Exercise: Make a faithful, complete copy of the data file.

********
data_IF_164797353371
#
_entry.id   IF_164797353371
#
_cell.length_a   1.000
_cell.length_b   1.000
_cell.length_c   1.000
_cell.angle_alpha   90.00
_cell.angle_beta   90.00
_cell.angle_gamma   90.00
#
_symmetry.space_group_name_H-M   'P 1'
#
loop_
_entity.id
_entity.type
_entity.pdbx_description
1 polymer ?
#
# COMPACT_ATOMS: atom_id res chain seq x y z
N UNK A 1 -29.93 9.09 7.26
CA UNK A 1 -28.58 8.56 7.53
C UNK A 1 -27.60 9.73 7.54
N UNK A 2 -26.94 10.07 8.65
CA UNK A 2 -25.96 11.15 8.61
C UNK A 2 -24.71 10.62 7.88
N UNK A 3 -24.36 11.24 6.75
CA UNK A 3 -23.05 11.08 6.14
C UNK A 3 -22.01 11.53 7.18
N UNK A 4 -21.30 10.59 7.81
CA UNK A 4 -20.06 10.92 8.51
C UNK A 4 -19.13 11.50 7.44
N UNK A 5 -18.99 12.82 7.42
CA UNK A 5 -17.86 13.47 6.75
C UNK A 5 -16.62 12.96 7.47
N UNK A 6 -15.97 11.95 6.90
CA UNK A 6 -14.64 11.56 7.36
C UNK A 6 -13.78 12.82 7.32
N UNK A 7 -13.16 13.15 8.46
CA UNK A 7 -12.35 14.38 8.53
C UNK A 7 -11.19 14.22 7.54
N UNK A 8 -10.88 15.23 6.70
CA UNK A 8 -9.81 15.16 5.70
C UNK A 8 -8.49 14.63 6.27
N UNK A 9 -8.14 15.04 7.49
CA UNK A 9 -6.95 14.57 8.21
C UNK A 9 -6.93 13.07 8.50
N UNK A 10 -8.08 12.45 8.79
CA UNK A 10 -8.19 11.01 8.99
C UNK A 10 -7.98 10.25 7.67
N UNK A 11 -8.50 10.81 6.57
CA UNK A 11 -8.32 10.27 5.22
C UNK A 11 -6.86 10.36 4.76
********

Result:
data_IF_164797353371
#
_entry.id   IF_164797353371
#
_cell.length_a   1.000
_cell.length_b   1.000
_cell.length_c   1.000
_cell.angle_alpha   90.00
_cell.angle_beta   90.00
_cell.angle_gamma   90.00
#
_symmetry.space_group_name_H-M   'P 1'
#
loop_
_entity.id
_entity.type
_entity.pdbx_description
1 polymer ?
#
# COMPACT_ATOMS: atom_id res chain seq x y z
N UNK A 1 -29.93 9.09 7.26
CA UNK A 1 -28.58 8.56 7.53
C UNK A 1 -27.60 9.73 7.54
N UNK A 2 -26.94 10.07 8.65
CA UNK A 2 -25.96 11.15 8.61
C UNK A 2 -24.71 10.62 7.88
N UNK A 3 -24.36 11.24 6.75
CA UNK A 3 -23.05 11.08 6.14
C UNK A 3 -22.01 11.53 7.18
N UNK A 4 -21.30 10.59 7.81
CA UNK A 4 -20.06 10.92 8.51
C UNK A 4 -19.13 11.50 7.44
N UNK A 5 -18.99 12.82 7.42
CA UNK A 5 -17.86 13.47 6.75
C UNK A 5 -16.62 12.96 7.47
N UNK A 6 -15.97 11.95 6.90
CA UNK A 6 -14.64 11.56 7.36
C UNK A 6 -13.78 12.82 7.32
N UNK A 7 -13.16 13.15 8.46
CA UNK A 7 -12.35 14.38 8.53
C UNK A 7 -11.19 14.22 7.54
N UNK A 8 -10.88 15.23 6.70
CA UNK A 8 -9.81 15.16 5.70
C UNK A 8 -8.49 14.63 6.27
N UNK A 9 -8.14 15.04 7.49
CA UNK A 9 -6.95 14.57 8.21
C UNK A 9 -6.93 13.07 8.50
N UNK A 10 -8.08 12.45 8.79
CA UNK A 10 -8.19 11.01 8.99
C UNK A 10 -7.98 10.25 7.67
N UNK A 11 -8.50 10.81 6.57
CA UNK A 11 -8.32 10.27 5.22
C UNK A 11 -6.86 10.36 4.76